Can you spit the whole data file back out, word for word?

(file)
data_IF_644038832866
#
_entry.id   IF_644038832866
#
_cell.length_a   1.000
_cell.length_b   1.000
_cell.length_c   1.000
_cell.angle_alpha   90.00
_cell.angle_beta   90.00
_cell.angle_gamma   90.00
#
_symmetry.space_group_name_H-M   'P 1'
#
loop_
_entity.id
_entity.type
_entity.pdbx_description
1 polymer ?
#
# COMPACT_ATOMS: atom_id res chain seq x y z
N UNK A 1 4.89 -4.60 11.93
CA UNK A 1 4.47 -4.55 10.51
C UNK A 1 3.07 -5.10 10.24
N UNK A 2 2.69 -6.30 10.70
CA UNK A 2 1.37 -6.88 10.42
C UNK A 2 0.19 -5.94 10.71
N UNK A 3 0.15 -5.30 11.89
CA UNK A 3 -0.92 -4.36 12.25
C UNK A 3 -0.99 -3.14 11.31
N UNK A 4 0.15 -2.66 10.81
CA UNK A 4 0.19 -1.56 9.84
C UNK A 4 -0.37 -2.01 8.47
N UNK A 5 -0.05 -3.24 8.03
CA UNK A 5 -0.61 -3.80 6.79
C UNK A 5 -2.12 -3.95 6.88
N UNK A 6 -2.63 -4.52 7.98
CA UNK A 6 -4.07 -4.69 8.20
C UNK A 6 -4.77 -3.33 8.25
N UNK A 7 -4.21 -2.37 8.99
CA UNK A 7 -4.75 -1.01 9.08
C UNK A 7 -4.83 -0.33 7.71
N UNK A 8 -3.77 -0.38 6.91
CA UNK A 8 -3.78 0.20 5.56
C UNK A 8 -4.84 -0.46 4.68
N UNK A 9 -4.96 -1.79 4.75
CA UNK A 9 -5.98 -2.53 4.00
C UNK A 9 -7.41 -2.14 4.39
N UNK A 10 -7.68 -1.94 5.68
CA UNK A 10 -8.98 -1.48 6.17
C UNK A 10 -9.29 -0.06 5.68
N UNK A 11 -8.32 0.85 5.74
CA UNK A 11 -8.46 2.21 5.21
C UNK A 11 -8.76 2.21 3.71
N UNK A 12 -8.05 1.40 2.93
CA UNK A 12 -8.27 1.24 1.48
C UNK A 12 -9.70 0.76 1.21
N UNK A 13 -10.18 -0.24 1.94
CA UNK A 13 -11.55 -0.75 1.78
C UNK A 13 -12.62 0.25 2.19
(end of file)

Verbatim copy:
data_IF_644038832866
#
_entry.id   IF_644038832866
#
_cell.length_a   1.000
_cell.length_b   1.000
_cell.length_c   1.000
_cell.angle_alpha   90.00
_cell.angle_beta   90.00
_cell.angle_gamma   90.00
#
_symmetry.space_group_name_H-M   'P 1'
#
loop_
_entity.id
_entity.type
_entity.pdbx_description
1 polymer ?
#
# COMPACT_ATOMS: atom_id res chain seq x y z
N UNK A 1 4.89 -4.60 11.93
CA UNK A 1 4.47 -4.55 10.51
C UNK A 1 3.07 -5.10 10.24
N UNK A 2 2.69 -6.30 10.70
CA UNK A 2 1.37 -6.88 10.42
C UNK A 2 0.19 -5.94 10.71
N UNK A 3 0.15 -5.30 11.89
CA UNK A 3 -0.92 -4.36 12.25
C UNK A 3 -0.99 -3.14 11.31
N UNK A 4 0.15 -2.66 10.81
CA UNK A 4 0.19 -1.56 9.84
C UNK A 4 -0.37 -2.01 8.47
N UNK A 5 -0.05 -3.24 8.03
CA UNK A 5 -0.61 -3.80 6.79
C UNK A 5 -2.12 -3.95 6.88
N UNK A 6 -2.63 -4.52 7.98
CA UNK A 6 -4.07 -4.69 8.20
C UNK A 6 -4.77 -3.33 8.25
N UNK A 7 -4.21 -2.37 8.99
CA UNK A 7 -4.75 -1.01 9.08
C UNK A 7 -4.83 -0.33 7.71
N UNK A 8 -3.77 -0.38 6.91
CA UNK A 8 -3.78 0.20 5.56
C UNK A 8 -4.84 -0.46 4.68
N UNK A 9 -4.96 -1.79 4.75
CA UNK A 9 -5.98 -2.53 4.00
C UNK A 9 -7.41 -2.14 4.39
N UNK A 10 -7.68 -1.94 5.68
CA UNK A 10 -8.98 -1.48 6.17
C UNK A 10 -9.29 -0.06 5.68
N UNK A 11 -8.32 0.85 5.74
CA UNK A 11 -8.46 2.21 5.21
C UNK A 11 -8.76 2.21 3.71
N UNK A 12 -8.05 1.40 2.93
CA UNK A 12 -8.27 1.24 1.48
C UNK A 12 -9.70 0.76 1.21
N UNK A 13 -10.18 -0.24 1.94
CA UNK A 13 -11.55 -0.75 1.78
C UNK A 13 -12.62 0.25 2.19